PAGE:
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How UN staff and offices fared during Hurricane Sandy

Secretary-General Ban Ki-moon visited staff of the Department of Peacekeeping Operations situation centre in New York City. Credit: UN Photo/Mark Garten

UN Headquarters was closed for three days due to the effects of Hurricane Sandy in New York City but the work of the UN continued worldwide and many UN staff were able to work from home, maintaining communications with people around the world and the UN’s partners to the extent possible as well as to provide information and services to Member States and colleagues in the field.

According to a spokesperson, despite disruptions, all essential operations went ahead, including a meeting of the Security Council, and contacts with peacekeeping and other missions around the world were maintained without interruption.

On Friday, many UN staff living in the region were still without power at home or faced difficult commutes from Long Island, Brooklyn and New Jersey and other locales to get to work even though the Headquarters complex officially opened on Thursday.  Staff who are unable to make it to the UN’s midtown Manhattan offices have been encouraged to work remotely and to be flexible due to transportation issues and family care obligations.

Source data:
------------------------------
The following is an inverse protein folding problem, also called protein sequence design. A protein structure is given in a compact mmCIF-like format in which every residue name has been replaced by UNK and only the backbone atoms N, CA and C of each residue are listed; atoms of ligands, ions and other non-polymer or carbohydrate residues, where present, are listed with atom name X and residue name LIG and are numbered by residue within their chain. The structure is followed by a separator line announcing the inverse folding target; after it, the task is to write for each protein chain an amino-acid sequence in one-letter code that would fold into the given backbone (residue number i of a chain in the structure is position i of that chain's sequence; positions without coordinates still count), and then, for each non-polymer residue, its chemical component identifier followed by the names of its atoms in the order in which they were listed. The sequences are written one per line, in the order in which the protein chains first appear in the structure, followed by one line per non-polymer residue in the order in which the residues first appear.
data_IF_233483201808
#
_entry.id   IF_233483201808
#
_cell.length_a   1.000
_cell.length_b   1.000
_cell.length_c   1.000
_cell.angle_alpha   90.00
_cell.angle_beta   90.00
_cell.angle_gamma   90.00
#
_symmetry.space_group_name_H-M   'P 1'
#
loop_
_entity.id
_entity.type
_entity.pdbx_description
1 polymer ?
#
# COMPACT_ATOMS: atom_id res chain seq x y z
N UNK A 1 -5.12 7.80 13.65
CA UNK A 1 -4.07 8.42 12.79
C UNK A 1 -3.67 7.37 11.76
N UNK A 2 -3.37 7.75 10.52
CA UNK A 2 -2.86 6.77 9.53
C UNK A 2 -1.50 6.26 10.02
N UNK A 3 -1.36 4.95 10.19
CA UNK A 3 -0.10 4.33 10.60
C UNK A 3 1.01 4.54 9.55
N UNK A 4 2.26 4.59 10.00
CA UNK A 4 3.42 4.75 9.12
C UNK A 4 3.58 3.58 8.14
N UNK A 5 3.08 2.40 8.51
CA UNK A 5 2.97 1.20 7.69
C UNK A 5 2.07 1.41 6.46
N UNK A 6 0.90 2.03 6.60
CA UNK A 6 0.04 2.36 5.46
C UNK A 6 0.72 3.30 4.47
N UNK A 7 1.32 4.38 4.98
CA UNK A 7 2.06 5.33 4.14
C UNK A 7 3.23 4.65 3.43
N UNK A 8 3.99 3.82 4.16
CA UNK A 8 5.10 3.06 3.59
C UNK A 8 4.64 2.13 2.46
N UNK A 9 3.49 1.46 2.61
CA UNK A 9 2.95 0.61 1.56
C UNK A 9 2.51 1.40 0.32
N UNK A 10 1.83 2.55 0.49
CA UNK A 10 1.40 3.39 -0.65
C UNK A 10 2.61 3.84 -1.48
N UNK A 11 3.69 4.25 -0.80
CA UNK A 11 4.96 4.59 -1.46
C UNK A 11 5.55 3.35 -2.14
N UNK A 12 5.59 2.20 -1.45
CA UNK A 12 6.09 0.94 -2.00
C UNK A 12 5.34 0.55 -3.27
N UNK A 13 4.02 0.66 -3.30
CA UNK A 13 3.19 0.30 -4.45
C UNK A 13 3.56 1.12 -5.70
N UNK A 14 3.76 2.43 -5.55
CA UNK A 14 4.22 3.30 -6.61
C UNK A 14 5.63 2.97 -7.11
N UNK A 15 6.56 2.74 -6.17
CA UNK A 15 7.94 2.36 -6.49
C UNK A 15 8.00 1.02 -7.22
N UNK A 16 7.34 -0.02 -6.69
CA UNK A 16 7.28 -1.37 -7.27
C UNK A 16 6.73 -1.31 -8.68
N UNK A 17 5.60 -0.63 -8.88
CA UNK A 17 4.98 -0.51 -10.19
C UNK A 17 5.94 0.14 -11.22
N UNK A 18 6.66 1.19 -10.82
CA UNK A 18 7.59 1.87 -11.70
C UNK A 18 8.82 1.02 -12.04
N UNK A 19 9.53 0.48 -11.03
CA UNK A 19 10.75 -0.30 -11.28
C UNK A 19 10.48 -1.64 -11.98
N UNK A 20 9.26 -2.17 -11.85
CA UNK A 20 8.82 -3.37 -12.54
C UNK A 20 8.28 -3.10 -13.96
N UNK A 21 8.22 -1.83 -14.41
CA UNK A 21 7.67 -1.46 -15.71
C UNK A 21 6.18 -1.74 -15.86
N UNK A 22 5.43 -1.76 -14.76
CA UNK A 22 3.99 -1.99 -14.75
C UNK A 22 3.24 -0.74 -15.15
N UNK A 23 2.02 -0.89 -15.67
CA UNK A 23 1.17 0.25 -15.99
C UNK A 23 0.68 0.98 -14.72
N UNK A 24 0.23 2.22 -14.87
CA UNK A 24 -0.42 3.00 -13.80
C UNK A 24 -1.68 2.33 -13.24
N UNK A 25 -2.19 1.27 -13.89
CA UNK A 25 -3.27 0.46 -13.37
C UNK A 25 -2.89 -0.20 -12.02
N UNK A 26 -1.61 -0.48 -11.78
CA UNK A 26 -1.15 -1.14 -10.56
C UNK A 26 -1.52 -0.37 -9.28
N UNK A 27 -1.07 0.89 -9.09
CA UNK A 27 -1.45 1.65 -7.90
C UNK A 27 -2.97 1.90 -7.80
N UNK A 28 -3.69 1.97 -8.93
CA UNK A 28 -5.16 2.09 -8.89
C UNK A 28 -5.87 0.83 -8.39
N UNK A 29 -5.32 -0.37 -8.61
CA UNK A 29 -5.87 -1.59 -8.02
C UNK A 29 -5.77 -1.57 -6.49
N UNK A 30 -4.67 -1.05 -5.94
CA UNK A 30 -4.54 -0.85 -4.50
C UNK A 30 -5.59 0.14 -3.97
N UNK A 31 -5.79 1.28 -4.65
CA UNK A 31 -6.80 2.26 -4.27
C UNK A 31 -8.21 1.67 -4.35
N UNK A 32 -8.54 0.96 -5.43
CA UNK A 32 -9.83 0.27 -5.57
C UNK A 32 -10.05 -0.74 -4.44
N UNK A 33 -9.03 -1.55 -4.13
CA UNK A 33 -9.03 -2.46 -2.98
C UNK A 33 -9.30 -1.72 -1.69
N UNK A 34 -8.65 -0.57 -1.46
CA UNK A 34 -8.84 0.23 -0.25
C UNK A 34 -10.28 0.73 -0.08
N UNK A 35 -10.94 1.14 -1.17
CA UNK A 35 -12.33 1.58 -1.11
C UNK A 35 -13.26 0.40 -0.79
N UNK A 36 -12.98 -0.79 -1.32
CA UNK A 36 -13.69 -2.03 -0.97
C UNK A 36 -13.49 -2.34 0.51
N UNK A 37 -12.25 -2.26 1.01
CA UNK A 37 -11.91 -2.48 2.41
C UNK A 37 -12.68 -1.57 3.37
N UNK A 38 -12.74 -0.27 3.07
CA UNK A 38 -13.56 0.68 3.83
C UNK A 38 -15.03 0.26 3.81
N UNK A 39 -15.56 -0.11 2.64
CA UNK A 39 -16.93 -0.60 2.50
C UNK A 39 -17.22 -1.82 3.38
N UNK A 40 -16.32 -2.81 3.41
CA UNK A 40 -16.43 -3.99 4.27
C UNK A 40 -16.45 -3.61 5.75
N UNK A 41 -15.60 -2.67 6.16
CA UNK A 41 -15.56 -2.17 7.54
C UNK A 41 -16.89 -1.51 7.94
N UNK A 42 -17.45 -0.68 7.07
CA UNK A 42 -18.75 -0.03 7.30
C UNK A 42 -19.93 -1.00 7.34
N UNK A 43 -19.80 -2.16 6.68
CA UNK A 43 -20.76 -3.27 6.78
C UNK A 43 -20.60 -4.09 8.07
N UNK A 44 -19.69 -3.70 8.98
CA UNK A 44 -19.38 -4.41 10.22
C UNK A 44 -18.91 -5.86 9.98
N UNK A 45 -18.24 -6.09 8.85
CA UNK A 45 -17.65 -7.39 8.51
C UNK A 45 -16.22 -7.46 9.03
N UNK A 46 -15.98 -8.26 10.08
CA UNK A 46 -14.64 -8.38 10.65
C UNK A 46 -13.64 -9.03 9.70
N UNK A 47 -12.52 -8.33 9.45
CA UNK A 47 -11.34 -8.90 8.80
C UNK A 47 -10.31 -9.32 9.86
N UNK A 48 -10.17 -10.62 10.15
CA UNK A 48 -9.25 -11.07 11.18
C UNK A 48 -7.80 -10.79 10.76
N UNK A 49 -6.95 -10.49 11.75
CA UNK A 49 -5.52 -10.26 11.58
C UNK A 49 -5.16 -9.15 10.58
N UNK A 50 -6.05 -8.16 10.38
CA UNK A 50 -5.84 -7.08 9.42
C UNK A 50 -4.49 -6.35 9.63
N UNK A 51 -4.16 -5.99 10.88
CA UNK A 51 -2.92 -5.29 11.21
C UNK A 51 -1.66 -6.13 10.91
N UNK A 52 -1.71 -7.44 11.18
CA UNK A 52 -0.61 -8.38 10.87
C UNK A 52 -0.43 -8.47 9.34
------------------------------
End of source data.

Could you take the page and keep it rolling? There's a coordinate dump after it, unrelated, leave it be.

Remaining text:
During the storm, the UN complex sustained damage due to high wind and flooding, which affected communications — including websites and databases — and other infrastructure.

This week, the Secretary-General toured the UN Headquarters to assess the damage and recovery efforts.  More photos are available online from our UN Photo colleagues.

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